You indicate that a dispute ensued over the charge of $530 for the search. The requestor asked for clarification of how the fee was calculated and asked that this fee be waived. He questioned whether this fee was a reasonable charge for the actual cost incurred in searching for the records, as allowed by subsection F of 2.1-342. Your written response explained that the FOIA request was voluminous and covered numerous specific documents. You stated that the charge was the actual cost incurred by the Department in searching for the requested records. Thirty hours of staff time at $13.80 per hour and four hours of staff time at $29 per hour were spent in searching for the records, for a total of $530. The requestor still was not satisfied that these were actual and reasonable costs, and questioned why the search required 34 hours of staff time. You indicate that the $530 has not been paid, and that the requestor has not yet inspected the documents. You ask whether the Department owes any further explanation to the requestor concerning the search costs.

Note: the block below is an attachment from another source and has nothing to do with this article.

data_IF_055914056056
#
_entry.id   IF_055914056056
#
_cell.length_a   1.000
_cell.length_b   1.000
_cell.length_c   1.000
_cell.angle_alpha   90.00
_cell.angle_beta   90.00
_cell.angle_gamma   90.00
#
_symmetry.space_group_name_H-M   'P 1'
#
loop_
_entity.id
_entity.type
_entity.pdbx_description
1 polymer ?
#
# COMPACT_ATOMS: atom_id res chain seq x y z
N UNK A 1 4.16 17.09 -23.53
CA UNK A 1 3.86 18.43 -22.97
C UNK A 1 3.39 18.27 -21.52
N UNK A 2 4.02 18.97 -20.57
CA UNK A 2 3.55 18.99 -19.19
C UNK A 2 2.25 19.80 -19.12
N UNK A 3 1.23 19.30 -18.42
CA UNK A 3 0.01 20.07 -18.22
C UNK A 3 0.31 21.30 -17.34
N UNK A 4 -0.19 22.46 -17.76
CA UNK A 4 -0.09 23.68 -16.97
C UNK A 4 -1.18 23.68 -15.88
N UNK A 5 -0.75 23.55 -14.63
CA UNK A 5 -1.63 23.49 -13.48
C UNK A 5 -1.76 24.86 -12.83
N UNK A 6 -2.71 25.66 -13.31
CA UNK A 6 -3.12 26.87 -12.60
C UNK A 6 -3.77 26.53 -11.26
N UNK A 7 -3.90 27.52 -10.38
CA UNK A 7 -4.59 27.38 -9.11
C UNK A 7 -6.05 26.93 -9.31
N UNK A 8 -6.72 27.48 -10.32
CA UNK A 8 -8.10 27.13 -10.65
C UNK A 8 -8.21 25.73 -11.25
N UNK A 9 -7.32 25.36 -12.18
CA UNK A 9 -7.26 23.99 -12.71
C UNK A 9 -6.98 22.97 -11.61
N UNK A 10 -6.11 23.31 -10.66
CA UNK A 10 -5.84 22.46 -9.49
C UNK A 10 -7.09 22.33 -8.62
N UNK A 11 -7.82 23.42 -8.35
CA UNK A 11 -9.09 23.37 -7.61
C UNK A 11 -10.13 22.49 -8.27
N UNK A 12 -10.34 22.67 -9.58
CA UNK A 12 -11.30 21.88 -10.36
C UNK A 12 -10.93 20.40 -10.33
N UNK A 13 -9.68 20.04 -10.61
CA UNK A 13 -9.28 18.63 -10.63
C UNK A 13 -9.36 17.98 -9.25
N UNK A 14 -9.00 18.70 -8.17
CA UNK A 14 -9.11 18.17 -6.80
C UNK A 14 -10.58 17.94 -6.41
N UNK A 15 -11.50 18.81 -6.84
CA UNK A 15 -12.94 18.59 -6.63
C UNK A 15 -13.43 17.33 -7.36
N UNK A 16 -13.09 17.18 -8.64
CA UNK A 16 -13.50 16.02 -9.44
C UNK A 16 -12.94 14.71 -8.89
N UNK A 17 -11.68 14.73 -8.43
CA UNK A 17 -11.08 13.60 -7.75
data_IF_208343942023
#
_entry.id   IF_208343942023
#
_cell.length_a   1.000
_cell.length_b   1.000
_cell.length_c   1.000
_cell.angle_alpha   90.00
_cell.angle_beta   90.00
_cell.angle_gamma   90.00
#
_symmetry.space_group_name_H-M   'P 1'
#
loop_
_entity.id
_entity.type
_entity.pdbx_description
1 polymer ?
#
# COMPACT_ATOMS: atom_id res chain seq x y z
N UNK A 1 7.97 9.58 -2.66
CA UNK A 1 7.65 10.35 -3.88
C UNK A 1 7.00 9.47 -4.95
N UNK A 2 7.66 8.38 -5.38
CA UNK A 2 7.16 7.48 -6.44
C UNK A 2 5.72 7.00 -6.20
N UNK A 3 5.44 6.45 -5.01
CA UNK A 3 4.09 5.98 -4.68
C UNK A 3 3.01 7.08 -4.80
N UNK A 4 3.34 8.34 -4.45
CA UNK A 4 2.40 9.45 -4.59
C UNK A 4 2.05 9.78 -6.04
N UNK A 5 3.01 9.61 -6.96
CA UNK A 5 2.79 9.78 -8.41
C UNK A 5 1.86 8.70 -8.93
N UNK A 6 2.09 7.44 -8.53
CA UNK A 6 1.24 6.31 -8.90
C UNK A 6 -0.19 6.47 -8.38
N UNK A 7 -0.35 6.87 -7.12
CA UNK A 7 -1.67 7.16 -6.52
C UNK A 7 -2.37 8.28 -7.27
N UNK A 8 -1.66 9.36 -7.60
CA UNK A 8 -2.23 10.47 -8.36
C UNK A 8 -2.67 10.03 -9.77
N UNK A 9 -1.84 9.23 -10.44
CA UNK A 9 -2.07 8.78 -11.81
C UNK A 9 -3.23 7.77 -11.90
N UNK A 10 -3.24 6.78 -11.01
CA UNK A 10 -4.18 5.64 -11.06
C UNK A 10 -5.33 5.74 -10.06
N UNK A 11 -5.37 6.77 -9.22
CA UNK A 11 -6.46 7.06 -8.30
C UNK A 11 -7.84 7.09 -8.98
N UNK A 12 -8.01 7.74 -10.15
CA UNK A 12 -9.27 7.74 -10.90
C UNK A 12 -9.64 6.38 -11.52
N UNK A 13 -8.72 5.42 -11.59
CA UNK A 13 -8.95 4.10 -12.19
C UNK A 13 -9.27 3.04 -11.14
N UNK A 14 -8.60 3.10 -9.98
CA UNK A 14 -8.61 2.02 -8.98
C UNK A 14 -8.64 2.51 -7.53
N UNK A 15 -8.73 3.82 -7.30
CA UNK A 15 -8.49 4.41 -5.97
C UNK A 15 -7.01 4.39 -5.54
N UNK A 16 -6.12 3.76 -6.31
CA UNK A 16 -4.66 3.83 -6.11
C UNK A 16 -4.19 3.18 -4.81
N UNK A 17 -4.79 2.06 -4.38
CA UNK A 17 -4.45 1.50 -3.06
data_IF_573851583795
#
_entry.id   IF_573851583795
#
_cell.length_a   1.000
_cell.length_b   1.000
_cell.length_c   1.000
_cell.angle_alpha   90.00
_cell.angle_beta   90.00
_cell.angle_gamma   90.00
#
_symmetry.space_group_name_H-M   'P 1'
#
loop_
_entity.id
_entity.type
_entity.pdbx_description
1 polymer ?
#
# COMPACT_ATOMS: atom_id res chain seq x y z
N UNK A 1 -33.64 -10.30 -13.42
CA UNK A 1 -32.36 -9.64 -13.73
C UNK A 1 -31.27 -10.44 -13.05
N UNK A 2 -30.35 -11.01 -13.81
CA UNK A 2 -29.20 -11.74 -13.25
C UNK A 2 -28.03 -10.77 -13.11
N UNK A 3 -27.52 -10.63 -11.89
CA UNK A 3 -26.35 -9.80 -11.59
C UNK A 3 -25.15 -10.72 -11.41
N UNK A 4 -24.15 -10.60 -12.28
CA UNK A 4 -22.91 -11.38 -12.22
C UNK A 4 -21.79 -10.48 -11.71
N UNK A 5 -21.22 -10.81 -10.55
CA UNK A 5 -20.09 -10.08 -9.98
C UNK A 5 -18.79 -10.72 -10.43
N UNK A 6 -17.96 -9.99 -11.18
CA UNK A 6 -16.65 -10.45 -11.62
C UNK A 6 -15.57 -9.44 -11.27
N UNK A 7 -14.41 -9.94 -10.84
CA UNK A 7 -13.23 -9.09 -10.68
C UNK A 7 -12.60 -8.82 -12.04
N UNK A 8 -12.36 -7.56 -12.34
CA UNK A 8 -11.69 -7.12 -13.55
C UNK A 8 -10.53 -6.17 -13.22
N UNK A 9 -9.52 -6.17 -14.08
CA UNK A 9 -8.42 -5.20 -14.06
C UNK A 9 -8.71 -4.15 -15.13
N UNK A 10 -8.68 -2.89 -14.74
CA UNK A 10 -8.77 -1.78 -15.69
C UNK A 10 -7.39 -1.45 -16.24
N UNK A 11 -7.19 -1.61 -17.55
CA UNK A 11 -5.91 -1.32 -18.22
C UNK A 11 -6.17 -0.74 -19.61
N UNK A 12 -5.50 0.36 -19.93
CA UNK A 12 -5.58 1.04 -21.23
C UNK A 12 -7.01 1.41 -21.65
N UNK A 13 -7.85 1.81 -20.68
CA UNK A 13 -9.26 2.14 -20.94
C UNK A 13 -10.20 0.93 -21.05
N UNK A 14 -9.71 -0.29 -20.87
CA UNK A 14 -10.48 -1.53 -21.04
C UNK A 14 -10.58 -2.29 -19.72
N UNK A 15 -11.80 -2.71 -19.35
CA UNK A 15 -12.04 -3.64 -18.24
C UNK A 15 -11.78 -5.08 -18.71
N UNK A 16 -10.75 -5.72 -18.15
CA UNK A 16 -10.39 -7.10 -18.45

Subsection F of 2.1-342 states that [a] public body may make reasonable charges for its actual cost incurred in accessing, duplicating, supplying, or searching for the requested records. The provision further states that [n]o public body shall impose any extraneous, intermediary or surplus fees or expenses to recoup the general costs associated with creating or maintaining records or transacting the general business of the public body. Upon review of the correspondence between the Department and the requestor, it appears that you have adequately explained the cost of the search. The original request was voluminous, and you broke down the cost per hour of the time expended in response to the request. Staff time spent responding to a request would be an actual cost that a public body may charge the requestor. Whether or not the actual cost is also reasonable is a question for the courts, and not for this office. The law does not require that a public body make a detailed explanation of how the search was conducted.